Year of the Cloud: 2009 in Review
The Year of the Cloud and An Overnight Success that Took Three Years
2009 will probably go down as the year when cloud computing became part of everyday jargon. It was the year when sedate business leaders spoke knowingly of the “utility model” computing. It was the year when the United States CIO revealed cloud computing as the enabling technology for better, more efficient, more open government. It was the year when the City of Los Angeles moved key parts of its day-to-day operations onto “The Cloud”.
And 2009 was the year when Larry Ellison of Oracle brought us down to earth by pointing out that “The Cloud” is just computers – chips and hardware and software – connected to a network.
But what a great year for IT and local government! 2009 was the year that city and county managers discovered they could run community development without spending a fortune on enterprise software. 2009 was the year that setting up servers for municipal IT made as much sense as using “cash for clunkers” to buy a Hummer. And 2009 was the year when city managers could reasonably expect that new software would be running weeks not years.
But, while cloud computing was a buzzword of 2009, we had started work on a cloud-based solution way back in 2006. Long before the “utility computing model” we took our experience delivering enterprise solutions for larger cities and built a cloud-based solution for cost conscious local governments.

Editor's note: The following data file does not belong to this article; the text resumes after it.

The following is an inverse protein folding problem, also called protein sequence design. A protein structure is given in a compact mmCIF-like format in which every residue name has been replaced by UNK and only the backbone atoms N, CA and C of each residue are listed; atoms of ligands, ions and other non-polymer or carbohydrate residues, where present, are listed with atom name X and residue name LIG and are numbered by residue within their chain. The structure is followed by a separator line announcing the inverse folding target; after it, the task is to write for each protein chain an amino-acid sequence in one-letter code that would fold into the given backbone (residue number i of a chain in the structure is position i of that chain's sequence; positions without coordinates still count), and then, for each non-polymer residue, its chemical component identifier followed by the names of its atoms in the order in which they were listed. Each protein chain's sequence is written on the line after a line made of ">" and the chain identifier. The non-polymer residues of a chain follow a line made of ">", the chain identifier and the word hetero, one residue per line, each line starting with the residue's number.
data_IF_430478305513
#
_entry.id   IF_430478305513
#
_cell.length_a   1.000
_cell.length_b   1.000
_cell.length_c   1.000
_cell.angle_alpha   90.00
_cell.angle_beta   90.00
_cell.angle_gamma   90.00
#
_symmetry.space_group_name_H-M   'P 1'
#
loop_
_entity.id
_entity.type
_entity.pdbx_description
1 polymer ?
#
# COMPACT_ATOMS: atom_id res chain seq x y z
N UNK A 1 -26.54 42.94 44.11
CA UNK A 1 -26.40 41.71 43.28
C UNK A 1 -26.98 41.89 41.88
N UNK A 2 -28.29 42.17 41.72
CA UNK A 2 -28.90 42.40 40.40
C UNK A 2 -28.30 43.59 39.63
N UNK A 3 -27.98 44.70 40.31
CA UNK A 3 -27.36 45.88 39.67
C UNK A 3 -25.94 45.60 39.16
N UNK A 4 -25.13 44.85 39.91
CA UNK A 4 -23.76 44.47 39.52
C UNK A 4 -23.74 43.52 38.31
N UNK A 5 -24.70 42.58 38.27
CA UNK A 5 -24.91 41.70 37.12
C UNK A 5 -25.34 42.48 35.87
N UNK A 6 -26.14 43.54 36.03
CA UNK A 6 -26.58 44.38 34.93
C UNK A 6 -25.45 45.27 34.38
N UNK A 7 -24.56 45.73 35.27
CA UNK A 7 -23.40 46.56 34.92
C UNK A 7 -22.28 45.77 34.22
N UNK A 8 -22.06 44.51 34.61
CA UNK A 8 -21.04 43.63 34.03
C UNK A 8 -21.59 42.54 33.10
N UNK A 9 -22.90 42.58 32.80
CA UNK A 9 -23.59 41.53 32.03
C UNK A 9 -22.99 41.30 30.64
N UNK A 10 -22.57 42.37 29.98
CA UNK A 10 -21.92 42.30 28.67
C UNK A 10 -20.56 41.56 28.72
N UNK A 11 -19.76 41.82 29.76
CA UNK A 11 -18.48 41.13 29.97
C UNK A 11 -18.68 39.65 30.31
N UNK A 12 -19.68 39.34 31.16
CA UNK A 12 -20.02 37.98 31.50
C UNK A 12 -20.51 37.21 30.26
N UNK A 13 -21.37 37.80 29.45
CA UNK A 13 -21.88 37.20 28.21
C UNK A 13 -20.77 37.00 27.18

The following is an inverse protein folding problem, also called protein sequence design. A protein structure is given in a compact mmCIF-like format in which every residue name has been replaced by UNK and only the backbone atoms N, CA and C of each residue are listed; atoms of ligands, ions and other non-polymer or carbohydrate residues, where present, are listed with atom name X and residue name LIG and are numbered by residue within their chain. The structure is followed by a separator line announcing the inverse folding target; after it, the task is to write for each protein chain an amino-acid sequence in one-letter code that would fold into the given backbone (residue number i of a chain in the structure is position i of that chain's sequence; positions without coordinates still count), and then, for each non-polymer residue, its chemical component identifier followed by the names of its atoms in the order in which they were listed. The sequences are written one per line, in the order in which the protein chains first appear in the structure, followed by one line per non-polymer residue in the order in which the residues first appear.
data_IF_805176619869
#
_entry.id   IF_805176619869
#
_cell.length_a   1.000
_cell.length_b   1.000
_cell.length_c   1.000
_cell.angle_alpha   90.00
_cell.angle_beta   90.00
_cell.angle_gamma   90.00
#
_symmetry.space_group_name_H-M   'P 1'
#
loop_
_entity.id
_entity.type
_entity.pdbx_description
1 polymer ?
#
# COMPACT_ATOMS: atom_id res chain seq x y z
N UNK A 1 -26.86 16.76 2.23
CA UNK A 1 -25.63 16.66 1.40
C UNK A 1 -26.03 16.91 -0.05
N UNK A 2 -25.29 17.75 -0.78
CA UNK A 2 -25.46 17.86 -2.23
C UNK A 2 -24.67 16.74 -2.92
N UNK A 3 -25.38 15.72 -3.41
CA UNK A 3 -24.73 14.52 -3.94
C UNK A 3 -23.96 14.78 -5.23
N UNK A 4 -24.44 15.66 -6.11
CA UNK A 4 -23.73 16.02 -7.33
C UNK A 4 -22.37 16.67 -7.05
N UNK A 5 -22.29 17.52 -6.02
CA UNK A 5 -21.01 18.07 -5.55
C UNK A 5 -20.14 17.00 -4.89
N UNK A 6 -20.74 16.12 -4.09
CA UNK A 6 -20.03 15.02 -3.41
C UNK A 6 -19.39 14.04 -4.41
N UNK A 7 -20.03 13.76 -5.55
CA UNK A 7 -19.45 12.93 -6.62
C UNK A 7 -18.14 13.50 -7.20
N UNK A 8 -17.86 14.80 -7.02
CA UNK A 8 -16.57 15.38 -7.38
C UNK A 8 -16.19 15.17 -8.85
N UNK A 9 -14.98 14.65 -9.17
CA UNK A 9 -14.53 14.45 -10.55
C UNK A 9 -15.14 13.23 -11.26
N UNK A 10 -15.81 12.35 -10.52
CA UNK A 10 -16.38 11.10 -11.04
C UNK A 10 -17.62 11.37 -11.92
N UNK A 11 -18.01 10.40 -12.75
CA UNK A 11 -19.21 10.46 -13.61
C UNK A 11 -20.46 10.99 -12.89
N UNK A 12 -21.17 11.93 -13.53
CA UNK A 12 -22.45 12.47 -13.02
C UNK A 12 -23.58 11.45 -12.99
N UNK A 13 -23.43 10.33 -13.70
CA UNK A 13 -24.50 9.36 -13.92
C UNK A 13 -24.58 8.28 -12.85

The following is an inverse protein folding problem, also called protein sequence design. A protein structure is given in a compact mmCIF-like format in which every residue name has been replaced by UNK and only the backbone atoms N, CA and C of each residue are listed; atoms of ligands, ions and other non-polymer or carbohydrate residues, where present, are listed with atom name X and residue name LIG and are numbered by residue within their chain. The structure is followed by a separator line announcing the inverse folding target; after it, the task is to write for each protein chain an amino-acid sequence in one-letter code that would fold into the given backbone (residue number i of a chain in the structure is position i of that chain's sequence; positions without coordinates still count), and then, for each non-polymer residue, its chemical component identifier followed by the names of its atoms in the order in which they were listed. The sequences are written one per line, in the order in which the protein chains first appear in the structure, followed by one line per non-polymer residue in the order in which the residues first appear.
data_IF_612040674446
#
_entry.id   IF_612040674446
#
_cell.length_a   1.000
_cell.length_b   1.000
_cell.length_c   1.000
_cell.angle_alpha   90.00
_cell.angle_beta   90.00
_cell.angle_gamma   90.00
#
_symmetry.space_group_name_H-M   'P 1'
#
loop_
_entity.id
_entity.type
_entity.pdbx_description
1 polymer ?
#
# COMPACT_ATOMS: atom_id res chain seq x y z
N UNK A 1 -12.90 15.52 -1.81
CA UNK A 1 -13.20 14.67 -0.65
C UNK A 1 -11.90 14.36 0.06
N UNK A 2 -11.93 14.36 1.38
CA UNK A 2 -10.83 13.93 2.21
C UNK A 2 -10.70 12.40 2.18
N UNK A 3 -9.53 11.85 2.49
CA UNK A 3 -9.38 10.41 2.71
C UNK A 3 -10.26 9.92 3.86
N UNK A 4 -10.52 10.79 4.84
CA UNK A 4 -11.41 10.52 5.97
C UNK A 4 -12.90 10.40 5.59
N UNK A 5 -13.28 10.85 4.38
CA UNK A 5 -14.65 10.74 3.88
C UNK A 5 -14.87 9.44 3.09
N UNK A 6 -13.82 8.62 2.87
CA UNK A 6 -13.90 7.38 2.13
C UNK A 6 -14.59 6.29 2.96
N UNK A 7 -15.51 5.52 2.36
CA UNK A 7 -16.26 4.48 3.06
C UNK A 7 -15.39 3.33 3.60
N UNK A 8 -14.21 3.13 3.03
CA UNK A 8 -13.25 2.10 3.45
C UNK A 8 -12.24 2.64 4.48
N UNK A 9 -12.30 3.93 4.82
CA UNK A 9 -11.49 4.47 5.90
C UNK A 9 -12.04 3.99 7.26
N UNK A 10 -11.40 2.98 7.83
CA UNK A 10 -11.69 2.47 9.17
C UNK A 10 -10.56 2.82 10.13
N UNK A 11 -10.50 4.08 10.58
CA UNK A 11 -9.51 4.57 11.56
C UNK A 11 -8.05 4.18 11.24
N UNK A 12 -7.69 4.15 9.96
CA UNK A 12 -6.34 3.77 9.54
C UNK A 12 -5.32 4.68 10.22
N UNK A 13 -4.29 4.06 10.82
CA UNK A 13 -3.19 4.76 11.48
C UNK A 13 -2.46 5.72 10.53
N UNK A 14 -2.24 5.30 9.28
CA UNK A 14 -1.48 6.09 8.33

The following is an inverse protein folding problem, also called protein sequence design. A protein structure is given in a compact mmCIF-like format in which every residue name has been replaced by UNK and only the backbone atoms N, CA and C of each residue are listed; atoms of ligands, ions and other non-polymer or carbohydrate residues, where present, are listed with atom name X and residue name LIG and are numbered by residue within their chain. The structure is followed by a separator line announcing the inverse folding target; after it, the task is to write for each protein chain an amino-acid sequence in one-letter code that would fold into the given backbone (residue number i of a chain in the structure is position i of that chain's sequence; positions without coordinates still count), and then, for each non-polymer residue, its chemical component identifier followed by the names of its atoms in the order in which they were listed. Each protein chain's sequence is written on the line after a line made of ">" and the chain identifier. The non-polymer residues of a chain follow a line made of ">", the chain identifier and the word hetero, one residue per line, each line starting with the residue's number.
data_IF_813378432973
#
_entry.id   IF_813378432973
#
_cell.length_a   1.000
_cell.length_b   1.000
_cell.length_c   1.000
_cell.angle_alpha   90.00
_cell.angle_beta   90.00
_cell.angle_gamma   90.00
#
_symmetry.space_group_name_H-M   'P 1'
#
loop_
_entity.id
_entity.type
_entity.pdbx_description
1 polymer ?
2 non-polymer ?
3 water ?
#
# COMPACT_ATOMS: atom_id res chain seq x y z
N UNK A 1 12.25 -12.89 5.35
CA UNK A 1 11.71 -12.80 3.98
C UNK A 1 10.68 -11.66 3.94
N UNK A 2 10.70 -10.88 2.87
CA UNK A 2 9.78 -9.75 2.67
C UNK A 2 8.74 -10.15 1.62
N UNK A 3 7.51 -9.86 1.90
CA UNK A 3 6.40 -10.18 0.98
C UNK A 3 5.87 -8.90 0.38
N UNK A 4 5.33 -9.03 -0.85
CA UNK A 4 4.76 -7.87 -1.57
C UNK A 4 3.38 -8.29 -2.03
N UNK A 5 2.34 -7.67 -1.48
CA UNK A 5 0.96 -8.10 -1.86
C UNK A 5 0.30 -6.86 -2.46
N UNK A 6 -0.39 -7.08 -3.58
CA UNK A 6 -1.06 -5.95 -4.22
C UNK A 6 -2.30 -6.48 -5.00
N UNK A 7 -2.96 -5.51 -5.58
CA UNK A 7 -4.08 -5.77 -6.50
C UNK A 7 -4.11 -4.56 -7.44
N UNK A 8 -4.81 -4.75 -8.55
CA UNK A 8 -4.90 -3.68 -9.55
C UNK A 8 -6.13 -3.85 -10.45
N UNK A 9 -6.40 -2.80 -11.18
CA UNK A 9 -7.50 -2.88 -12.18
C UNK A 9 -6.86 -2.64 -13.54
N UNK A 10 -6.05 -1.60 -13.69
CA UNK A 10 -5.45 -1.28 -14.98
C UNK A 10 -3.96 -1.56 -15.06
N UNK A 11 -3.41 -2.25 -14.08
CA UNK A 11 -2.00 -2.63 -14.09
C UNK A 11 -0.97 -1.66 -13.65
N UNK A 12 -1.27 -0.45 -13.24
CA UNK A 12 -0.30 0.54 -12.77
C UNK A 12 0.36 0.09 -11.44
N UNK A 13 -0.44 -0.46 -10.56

But 2009 was the first year that many heard from us because 2009 was the first year we actively marketed BasicGov to local governments. Now, three years after we launched into the cloud, BasicGov has four modules: Planning, Permits and Inspections, Code Enforcement and Citizen Portal. And three years after we decided there had to be a better way to streamline local government, 31 cities and counties use BasicGov to serve thousands of citizens.
Three years is hardly overnight but BasicGov is tried, tested, installed and used everyday by cities across the country. Thanks to BasicGov, “The Cloud” is already home to city managers, building inspectors, planners, code enforcement officers and municipal staff. So, if you think cloud computing is the latest trend, check with your local city hall – it might just be part of their everyday business!
Happy New Year,
David Roberts, BasicGov President & CEO
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